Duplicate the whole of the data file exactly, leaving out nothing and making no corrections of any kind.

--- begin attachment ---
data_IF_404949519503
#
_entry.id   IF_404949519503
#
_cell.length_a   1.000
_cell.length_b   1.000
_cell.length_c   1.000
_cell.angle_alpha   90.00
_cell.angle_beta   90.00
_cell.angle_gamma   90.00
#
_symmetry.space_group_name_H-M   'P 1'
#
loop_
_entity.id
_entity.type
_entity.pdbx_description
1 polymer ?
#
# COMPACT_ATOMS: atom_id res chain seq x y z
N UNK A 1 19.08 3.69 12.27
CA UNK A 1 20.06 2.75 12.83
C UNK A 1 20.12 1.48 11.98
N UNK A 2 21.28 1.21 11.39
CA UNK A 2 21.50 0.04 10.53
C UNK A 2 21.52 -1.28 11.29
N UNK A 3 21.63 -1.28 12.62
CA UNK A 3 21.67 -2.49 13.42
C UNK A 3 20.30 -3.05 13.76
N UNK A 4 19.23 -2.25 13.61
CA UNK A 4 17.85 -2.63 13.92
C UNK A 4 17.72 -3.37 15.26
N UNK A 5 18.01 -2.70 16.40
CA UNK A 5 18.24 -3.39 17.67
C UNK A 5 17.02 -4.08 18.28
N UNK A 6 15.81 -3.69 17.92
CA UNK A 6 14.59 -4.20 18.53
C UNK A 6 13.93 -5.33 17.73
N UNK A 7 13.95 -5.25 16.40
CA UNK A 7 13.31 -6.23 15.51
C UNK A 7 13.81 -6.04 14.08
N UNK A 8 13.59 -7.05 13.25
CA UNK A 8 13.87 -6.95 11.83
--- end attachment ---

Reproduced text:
data_IF_404949519503
#
_entry.id   IF_404949519503
#
_cell.length_a   1.000
_cell.length_b   1.000
_cell.length_c   1.000
_cell.angle_alpha   90.00
_cell.angle_beta   90.00
_cell.angle_gamma   90.00
#
_symmetry.space_group_name_H-M   'P 1'
#
loop_
_entity.id
_entity.type
_entity.pdbx_description
1 polymer ?
#
# COMPACT_ATOMS: atom_id res chain seq x y z
N UNK A 1 19.08 3.69 12.27
CA UNK A 1 20.06 2.75 12.83
C UNK A 1 20.12 1.48 11.98
N UNK A 2 21.28 1.21 11.39
CA UNK A 2 21.50 0.04 10.53
C UNK A 2 21.52 -1.28 11.29
N UNK A 3 21.63 -1.28 12.62
CA UNK A 3 21.67 -2.49 13.42
C UNK A 3 20.30 -3.05 13.76
N UNK A 4 19.23 -2.25 13.61
CA UNK A 4 17.85 -2.63 13.92
C UNK A 4 17.72 -3.37 15.26
N UNK A 5 18.01 -2.70 16.40
CA UNK A 5 18.24 -3.39 17.67
C UNK A 5 17.02 -4.08 18.28
N UNK A 6 15.81 -3.69 17.92
CA UNK A 6 14.59 -4.20 18.53
C UNK A 6 13.93 -5.33 17.73
N UNK A 7 13.95 -5.25 16.40
CA UNK A 7 13.31 -6.23 15.51
C UNK A 7 13.81 -6.04 14.08
N UNK A 8 13.59 -7.05 13.25
CA UNK A 8 13.87 -6.95 11.83